Turkey’s threat to Kurds demands US protection

Turkey’s threat to Kurds demands US protection
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Responding to a Turkish military buildup on its border with northeastern Syria, and President Recep Tayyip Erdogan’s threat of a new incursion into Syria, President TrumpDonald John TrumpRussia's election interference is a problem for the GOP Pence to pitch trade deal during trip to Michigan: report Iran oil minister: US made 'bad mistake' in ending sanctions waivers MORE has warned Turkey not to attack the Syrian Kurds. Kurdish forces have been allied to America and the coalition it leads; have borne the brunt of the ground war with ISIS; have suffered heavy losses in doing so. On the other hand, Turkey considers both the Syrian Kurdish militia — the People’s Defense Units, better known as the YPG — and its political arm, the Democratic Union Party (PYD), to be a terrorist organization, essentially a branch of the outlawed Kurdistan Workers’ Party (PKK) in Turkey, with which Ankara has been at war for decades.

Trump has threatened the Turks with “economic devastation” if their forces, which already occupy some 2,200 square miles of Syrian territory, penetrate farther into that country to take on the YPG. When asked what the president meant by “economic devastation,” Secretary of State Mike PompeoMichael (Mike) Richard PompeoMore money at the gas pump may be the price of pressuring Iran The Hill's Morning Report - Dem candidates sell policy as smart politics Kim to meet with Putin as tensions with US rise MORE did not clarify Trump’s use of the phrase, other than to note that it probably meant economic sanctions. Given its increasingly weak economy, sanctions could indeed spell economic disaster for Turkey.

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It is not hard to understand why Trump decided to turn on Turkey, and his erstwhile friend, President Erdogan. In the aftermath of his impetuous tweet announcing that the United States would pull its troops out of Syria, Trump was stung by accusations from both sides of the political aisle that he was betraying America’s Kurdish allies. Moreover, Trump continues to need the Kurds on his side; they are still fighting ISIS, whose “defeat” has been Trump’s nominal justification for America’s withdrawal from Syria.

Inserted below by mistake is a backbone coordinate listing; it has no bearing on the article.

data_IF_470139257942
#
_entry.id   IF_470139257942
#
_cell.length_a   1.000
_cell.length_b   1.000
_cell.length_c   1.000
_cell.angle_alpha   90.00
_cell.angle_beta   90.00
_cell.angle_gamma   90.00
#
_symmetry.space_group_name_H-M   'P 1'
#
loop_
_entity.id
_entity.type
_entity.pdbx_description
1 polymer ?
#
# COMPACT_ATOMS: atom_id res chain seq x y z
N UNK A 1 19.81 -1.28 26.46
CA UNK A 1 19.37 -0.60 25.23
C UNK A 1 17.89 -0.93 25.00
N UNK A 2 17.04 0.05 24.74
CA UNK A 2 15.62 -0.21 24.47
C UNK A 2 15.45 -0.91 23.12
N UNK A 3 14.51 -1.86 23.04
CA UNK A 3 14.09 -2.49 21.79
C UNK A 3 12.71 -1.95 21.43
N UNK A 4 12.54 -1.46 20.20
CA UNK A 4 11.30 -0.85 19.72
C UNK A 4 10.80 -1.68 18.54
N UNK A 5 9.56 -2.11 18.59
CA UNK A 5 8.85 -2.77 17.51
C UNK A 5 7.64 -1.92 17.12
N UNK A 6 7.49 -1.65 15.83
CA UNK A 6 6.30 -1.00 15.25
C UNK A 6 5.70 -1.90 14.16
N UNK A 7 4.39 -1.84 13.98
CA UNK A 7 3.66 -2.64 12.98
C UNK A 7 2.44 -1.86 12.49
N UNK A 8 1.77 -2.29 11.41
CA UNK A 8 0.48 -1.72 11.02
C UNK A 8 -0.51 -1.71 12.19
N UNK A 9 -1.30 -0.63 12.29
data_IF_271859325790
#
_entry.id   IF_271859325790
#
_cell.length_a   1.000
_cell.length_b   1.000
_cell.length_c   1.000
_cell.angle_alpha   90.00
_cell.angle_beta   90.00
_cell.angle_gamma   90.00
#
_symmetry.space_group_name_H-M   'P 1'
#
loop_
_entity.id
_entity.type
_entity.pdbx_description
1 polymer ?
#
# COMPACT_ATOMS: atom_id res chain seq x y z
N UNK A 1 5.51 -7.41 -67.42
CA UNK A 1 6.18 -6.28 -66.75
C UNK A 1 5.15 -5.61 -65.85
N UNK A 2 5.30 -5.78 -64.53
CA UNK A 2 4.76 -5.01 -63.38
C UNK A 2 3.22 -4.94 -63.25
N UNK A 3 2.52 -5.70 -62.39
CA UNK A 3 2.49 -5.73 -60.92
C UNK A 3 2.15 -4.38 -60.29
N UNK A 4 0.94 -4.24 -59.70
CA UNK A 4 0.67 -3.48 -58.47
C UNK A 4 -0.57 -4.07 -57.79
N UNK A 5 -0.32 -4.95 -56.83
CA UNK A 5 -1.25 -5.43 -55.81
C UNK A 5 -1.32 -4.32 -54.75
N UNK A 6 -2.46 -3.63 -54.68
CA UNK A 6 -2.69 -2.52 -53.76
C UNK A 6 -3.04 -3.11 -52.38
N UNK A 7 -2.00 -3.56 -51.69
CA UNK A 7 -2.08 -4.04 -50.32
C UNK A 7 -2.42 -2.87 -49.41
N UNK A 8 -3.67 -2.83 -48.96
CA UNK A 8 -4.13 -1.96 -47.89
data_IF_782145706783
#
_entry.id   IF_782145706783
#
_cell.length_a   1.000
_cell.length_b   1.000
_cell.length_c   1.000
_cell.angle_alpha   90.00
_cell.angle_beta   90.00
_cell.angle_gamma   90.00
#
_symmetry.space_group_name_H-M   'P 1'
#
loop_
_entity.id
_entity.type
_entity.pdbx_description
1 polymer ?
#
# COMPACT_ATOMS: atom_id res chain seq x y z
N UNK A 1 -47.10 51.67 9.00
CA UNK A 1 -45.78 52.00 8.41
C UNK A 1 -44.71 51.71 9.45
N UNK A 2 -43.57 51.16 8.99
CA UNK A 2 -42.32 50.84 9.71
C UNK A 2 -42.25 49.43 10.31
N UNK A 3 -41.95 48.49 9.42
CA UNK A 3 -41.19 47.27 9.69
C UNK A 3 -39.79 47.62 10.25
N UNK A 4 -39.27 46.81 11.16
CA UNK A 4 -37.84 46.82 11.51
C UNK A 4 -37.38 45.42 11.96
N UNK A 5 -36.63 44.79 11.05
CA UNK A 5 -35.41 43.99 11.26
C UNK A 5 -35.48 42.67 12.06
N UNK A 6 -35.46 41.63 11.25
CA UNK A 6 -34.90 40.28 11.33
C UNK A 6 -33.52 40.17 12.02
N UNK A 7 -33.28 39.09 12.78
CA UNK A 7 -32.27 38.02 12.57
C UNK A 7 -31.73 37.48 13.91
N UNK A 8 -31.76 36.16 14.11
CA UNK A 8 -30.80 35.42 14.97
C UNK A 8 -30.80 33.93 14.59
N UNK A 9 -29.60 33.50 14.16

Though threats via Twitter are not exactly the most effective way to formulate American policy, Trump is fundamentally correct in warning off the Turks. A Turkish attack on the Kurds will further undermine what little credibility Washington still has with its allies in the region — and elsewhere. Moreover, a Turkish-Kurdish shootout would work to the advantage of Iran and Russia, whose respective hands are strengthened by Trump’s ill-considered troop withdrawal. Both countries could present themselves as the only stabilizing forces remaining in Syria and, were the Turks to attack the YPG, could offer to broker a ceasefire while Washington would remain on the sidelines. Better, then, that the United States make it clear to Erdogan that it simply will not tolerate Turkish incursions into Syrian territory.

In addition to threatening Turkey, however, the administration should work to reassure Ankara that the YPG and PYD will not be permitted to work hand in glove with the PKK. The Syrian Kurds insist they are not doing so, but Washington could make it clear to the leaders of both organizations that if there is evidence of their cooperation with the PKK, the United States would look the other way in the event of a Turkish attack.

Washington is uniquely situated to maintain the fragile state of non-belligerence — peace is too strong a word — that exists between the Turks and the Syrian Kurds. Unlike Russia or Iran, Washington is allied to both parties. The Trump administration should make the most of this advantage, and perhaps then take the next step of attempting to achieve a modus vivendi between the Turks and the Syrian Kurds. Doing so would mitigate the many stresses that continue to undermine the stability not only of Syria but of the region as a whole, and would cast Trump in the role of peacemaker, thereby feeding his insatiable ego.

Dov S. Zakheim is a senior adviser at the Center for Strategic and International Studies and vice chairman of the board for the Foreign Policy Research Institute. He was under secretary of Defense (comptroller) and chief financial officer for the Department of Defense from 2001 to 2004 and a deputy under secretary of Defense from 1985 to 1987.